We read about a prophet and his donkey in today’s Bible reading*. If you’ve been around church for very long, you’ve probably heard about Balaam. It seems that he saw himself as a mercenary prophet, a prophet for hire.
After seeing what the people of Israel did to the Canaanite King of Arad and the Amorite Kings, Balak, the King of Moab sent some representatives to hire Balaam to prophesy against the Israelites. They promised riches in exchange for Balaam just speaking a curse over his own people. God told Balaam to not honor their request. When he refused, Balak sent more representatives with more clout. Balaam rejected their offers, saying, “If Balak were to give me his house full of silver and gold, I could not go against the command of the Lord my God to do anything small or great.” (Numbers 22:18 CSB)
But instead of sending away the officials, Balaam invited them to stay overnight to see if God had anything else to tell him. Perhaps the prophet thought that he could take the job in order to give a bigger donation to God’s treasury? I’m sure no one has ever had that motivation for sin. </sarcasm>
Indeed, God told Balaam to go with the men, but to not curse His people. The next morning, Balaam saddled his donkey and followed the men. God was very upset that Balaam went with them and posted His angel on the road to kill Balaam.
When Balaam’s donkey saw the angel, it veered off the road. Balaam struck the donkey with a stick. When the donkey saw the angel a second time, trying to avoid the angel, he squeezed Balaam’s foot against a stone wall. Balaam was incensed and struck the donkey again. And then something unusual happened.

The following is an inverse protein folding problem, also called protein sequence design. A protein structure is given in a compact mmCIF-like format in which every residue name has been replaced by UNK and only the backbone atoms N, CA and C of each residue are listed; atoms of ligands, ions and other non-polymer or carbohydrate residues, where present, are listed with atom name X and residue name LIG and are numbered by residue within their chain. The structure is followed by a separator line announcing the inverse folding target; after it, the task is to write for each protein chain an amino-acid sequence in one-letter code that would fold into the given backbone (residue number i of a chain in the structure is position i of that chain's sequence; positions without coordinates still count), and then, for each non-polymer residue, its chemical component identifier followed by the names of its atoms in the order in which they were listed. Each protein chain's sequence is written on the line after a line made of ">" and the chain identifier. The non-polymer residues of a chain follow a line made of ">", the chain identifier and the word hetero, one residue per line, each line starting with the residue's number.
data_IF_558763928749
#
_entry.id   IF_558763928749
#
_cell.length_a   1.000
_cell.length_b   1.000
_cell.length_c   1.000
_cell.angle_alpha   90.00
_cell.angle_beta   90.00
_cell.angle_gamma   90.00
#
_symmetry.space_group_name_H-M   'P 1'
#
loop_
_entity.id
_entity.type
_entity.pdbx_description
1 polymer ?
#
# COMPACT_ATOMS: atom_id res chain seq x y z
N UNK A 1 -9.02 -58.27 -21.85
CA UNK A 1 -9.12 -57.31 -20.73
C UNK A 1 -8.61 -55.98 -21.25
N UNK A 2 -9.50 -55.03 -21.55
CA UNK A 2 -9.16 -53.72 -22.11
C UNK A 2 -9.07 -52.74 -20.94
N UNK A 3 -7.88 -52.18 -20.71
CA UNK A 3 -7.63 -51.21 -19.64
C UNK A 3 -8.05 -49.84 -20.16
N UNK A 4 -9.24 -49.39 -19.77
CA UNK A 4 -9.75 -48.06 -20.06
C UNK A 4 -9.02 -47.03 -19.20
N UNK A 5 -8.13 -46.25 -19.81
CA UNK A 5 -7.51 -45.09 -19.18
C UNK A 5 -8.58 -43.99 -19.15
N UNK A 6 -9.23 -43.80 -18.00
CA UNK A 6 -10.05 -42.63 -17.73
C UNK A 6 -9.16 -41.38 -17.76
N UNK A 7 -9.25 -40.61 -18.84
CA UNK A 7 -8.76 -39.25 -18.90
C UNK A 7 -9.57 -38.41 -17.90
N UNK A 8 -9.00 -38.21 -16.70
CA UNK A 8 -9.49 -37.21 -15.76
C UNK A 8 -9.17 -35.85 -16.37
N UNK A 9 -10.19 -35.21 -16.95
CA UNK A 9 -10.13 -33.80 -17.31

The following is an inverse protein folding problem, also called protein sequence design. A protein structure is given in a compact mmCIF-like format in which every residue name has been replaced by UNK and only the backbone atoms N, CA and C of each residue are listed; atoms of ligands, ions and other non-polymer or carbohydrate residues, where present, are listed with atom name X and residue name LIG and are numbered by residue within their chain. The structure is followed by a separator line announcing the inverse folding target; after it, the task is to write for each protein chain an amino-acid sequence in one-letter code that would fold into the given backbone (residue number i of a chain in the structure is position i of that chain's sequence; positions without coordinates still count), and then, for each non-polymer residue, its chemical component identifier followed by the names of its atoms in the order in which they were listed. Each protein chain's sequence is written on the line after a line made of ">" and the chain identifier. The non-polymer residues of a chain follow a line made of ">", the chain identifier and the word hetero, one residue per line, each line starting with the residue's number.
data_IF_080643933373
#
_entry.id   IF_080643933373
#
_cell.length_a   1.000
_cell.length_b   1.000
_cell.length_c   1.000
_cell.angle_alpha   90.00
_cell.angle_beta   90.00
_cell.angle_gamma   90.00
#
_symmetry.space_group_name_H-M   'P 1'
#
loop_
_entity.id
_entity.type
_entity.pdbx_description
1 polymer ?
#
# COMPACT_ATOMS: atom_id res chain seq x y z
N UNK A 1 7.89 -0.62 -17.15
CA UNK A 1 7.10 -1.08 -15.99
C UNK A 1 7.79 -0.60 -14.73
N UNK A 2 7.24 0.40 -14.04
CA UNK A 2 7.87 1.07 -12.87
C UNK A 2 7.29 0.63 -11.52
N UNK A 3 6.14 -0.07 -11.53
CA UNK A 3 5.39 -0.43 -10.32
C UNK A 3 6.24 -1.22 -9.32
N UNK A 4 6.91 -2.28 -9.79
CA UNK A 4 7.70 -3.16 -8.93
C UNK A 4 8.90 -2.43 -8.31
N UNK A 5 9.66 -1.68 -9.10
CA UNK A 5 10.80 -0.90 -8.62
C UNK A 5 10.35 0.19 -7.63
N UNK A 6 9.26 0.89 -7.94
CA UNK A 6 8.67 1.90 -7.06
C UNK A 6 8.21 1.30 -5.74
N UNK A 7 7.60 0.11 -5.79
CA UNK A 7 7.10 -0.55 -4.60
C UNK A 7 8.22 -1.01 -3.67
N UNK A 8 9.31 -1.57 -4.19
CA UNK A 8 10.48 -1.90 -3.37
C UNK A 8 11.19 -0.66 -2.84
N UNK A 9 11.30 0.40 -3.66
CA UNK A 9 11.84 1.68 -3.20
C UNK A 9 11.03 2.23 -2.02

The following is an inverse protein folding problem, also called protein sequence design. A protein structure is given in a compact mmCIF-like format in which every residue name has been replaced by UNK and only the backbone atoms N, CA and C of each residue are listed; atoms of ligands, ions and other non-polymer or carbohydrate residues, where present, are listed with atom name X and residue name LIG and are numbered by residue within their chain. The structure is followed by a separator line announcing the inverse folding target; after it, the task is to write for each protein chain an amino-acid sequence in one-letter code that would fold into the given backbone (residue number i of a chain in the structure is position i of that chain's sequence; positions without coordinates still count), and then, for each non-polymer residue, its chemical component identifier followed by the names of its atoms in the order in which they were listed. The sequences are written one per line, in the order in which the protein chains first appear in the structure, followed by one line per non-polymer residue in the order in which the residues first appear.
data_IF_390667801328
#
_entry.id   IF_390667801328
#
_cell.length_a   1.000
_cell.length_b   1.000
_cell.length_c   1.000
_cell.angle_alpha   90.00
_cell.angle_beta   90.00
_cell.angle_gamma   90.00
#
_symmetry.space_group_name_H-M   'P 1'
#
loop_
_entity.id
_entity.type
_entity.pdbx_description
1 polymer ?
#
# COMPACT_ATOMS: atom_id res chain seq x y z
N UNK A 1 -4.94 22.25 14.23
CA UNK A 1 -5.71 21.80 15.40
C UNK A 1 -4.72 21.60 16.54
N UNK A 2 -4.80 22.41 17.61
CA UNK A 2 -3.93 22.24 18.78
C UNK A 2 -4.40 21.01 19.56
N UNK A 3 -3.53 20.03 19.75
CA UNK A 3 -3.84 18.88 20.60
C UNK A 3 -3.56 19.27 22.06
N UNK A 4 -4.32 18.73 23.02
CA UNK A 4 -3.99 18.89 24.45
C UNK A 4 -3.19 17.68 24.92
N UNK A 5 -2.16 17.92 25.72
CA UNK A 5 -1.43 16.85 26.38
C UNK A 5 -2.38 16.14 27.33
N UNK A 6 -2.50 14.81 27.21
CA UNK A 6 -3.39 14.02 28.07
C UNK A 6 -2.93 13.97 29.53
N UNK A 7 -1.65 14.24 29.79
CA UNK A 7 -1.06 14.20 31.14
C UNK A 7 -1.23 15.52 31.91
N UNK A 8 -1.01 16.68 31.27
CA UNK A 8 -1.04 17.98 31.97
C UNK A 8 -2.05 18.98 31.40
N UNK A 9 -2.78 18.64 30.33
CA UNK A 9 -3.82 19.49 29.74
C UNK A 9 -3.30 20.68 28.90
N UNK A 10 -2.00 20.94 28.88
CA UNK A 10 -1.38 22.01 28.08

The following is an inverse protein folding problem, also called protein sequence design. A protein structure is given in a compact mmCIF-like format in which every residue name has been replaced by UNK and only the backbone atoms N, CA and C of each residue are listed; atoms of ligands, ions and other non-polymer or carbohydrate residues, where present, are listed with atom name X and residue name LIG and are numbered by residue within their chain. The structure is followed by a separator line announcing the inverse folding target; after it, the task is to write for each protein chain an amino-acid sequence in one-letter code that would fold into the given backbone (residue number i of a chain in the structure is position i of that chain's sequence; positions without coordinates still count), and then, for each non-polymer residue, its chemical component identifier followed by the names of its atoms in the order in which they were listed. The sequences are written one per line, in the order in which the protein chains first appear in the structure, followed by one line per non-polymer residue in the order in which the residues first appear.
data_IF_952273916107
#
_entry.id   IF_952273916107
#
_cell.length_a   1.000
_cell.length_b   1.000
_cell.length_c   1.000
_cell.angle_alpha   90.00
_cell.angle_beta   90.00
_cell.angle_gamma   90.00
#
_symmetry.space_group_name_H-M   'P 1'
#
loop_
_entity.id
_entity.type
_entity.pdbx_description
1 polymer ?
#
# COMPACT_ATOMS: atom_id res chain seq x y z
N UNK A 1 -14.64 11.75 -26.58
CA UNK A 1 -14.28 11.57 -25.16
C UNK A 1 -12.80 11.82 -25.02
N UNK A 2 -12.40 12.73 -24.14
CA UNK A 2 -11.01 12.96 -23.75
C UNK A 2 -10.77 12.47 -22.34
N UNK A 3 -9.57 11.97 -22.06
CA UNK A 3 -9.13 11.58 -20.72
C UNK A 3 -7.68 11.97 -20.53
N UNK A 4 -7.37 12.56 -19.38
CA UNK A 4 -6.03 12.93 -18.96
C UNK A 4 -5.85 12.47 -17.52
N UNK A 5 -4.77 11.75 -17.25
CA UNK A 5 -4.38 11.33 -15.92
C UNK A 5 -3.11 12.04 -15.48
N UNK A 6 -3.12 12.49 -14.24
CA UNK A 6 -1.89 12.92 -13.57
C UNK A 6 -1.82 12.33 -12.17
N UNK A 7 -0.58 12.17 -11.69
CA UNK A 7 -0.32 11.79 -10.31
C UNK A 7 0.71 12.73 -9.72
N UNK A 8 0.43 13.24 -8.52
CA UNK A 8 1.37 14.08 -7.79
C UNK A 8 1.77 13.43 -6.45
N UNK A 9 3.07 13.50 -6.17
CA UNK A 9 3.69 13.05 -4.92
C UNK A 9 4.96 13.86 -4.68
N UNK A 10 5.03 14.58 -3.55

The donkey spoke to Balaam. Actually, the donkey and Balaam got into a brief conversation before God opened the prophet’s eyes and he saw the angel for himself. Balaam immediately repented of his sin of beating the donkey. He offered to go back, but the angel told Balaam to continue going with Balak, but reminded him to only prophesy what God told him to say. This time, the prophet listened.
Three times, Balaam prophetically blessed God’s people, just as God instructed. Finally, Balaam prophetically cursed Moab, just as God instructed. Balak and Balaam went their separate ways. The prophet didn’t receive payment for services rendered. He didn’t do what he was hired to do: curse Israel.
As you read the story, it’s difficult to not see a change in Balaam’s heart. The story begins with Balaam telling Balak’s representatives no. When the higher-ups arrive, he says no, but he opens the door for God to change His mind. But it isn’t until Balaam and his donkey have a face-to-face conversation that Balaam’s eyes are opened and the seer actually sees what’s going on.
How often do we read something in our Bible and think that God has changed His mind about something? In doing so, we open the door to hearing an additional word.
Yes, it’s possible that when we read something in our Bible, we get it wrong. We don’t always understand clearly what God says. But many times, God isn’t that difficult to understand. We just don’t want to hear what He’s saying. Balaam did the right thing in going back to ask God to speak. And so should we.
We should remain in God’s Word and ask Him to speak clearly to us, always ready to act on what He says. But if what we read and hear differs from what God says elsewhere, we need to stop and ask for help from other Believers who are further down the road than we are and who have more wisdom than we do. Iron sharpens iron. (Proverbs 27:17)
* Chapters covered in today’s reading: